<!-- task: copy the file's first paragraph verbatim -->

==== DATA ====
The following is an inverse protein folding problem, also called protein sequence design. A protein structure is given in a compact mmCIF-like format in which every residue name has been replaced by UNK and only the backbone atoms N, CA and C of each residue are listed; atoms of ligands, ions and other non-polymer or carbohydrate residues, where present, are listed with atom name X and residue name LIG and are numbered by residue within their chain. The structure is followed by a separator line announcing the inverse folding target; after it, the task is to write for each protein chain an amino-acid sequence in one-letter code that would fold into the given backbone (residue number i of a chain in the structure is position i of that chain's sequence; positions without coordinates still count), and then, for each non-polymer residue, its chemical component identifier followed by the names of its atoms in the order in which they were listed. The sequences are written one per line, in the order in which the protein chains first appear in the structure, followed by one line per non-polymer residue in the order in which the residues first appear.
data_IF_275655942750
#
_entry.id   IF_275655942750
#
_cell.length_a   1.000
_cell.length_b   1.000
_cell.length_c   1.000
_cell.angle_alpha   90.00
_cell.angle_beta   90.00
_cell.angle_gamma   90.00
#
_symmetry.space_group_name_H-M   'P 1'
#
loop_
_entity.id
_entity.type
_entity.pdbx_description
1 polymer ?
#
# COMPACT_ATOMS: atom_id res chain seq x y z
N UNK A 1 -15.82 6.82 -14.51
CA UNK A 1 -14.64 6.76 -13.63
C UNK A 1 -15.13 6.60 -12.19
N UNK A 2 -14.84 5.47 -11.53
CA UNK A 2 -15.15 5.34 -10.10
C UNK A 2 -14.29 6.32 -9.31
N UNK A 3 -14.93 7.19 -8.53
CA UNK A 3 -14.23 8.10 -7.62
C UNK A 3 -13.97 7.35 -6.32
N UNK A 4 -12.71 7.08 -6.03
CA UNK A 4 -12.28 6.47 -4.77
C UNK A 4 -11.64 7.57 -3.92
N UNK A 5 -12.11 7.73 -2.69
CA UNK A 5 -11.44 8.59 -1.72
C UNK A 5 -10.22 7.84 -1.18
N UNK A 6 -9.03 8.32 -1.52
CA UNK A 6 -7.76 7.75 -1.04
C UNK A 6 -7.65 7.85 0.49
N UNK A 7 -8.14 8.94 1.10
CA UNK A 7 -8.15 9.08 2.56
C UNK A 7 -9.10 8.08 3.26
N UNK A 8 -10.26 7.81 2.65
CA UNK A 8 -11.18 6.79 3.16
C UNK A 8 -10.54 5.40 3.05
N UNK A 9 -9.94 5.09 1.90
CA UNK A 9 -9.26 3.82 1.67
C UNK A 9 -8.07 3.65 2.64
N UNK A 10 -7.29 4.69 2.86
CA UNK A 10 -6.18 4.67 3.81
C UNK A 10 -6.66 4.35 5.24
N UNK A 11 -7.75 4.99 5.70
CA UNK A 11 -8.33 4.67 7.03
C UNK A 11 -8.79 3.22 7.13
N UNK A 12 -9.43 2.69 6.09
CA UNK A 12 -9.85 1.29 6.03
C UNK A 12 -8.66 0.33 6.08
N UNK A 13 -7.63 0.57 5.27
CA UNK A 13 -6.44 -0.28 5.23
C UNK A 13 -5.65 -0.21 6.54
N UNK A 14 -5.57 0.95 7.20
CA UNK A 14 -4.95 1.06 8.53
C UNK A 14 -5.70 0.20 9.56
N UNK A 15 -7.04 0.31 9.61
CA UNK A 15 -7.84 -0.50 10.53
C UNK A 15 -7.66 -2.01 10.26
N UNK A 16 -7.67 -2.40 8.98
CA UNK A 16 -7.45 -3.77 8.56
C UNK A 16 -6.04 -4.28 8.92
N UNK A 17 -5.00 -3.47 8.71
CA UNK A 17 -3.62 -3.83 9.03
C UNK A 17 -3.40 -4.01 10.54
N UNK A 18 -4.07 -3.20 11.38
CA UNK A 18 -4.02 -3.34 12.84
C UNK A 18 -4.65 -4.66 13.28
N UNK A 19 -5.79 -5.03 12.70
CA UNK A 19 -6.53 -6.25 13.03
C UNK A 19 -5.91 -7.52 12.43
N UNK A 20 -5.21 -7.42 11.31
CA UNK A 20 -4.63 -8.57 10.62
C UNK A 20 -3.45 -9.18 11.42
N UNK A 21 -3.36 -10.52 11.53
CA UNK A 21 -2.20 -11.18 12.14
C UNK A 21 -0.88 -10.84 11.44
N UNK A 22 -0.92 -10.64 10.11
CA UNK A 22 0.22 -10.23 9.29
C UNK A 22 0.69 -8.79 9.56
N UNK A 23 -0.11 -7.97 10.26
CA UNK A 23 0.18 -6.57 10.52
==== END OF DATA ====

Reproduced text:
The following is an inverse protein folding problem, also called protein sequence design. A protein structure is given in a compact mmCIF-like format in which every residue name has been replaced by UNK and only the backbone atoms N, CA and C of each residue are listed; atoms of ligands, ions and other non-polymer or carbohydrate residues, where present, are listed with atom name X and residue name LIG and are numbered by residue within their chain. The structure is followed by a separator line announcing the inverse folding target; after it, the task is to write for each protein chain an amino-acid sequence in one-letter code that would fold into the given backbone (residue number i of a chain in the structure is position i of that chain's sequence; positions without coordinates still count), and then, for each non-polymer residue, its chemical component identifier followed by the names of its atoms in the order in which they were listed. The sequences are written one per line, in the order in which the protein chains first appear in the structure, followed by one line per non-polymer residue in the order in which the residues first appear.